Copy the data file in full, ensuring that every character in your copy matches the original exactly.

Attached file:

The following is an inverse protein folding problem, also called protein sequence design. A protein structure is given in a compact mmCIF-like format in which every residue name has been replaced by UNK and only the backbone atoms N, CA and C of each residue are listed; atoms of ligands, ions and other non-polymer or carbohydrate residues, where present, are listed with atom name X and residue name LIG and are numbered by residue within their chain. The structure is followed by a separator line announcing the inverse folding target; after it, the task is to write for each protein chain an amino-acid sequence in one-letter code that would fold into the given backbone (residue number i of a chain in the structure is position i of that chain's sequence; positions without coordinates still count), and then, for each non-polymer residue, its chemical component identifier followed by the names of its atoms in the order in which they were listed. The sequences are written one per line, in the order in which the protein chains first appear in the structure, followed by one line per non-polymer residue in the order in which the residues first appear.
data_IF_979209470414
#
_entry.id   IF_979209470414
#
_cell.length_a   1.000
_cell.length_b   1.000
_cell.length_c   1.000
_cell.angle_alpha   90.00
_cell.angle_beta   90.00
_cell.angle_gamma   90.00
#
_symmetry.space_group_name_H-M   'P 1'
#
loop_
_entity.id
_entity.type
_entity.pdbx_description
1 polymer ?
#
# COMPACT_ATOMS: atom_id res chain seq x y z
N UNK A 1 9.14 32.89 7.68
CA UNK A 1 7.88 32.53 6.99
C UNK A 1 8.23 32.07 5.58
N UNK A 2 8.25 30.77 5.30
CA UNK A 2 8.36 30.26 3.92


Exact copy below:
The following is an inverse protein folding problem, also called protein sequence design. A protein structure is given in a compact mmCIF-like format in which every residue name has been replaced by UNK and only the backbone atoms N, CA and C of each residue are listed; atoms of ligands, ions and other non-polymer or carbohydrate residues, where present, are listed with atom name X and residue name LIG and are numbered by residue within their chain. The structure is followed by a separator line announcing the inverse folding target; after it, the task is to write for each protein chain an amino-acid sequence in one-letter code that would fold into the given backbone (residue number i of a chain in the structure is position i of that chain's sequence; positions without coordinates still count), and then, for each non-polymer residue, its chemical component identifier followed by the names of its atoms in the order in which they were listed. The sequences are written one per line, in the order in which the protein chains first appear in the structure, followed by one line per non-polymer residue in the order in which the residues first appear.
data_IF_979209470414
#
_entry.id   IF_979209470414
#
_cell.length_a   1.000
_cell.length_b   1.000
_cell.length_c   1.000
_cell.angle_alpha   90.00
_cell.angle_beta   90.00
_cell.angle_gamma   90.00
#
_symmetry.space_group_name_H-M   'P 1'
#
loop_
_entity.id
_entity.type
_entity.pdbx_description
1 polymer ?
#
# COMPACT_ATOMS: atom_id res chain seq x y z
N UNK A 1 9.14 32.89 7.68
CA UNK A 1 7.88 32.53 6.99
C UNK A 1 8.23 32.07 5.58
N UNK A 2 8.25 30.77 5.30
CA UNK A 2 8.36 30.26 3.92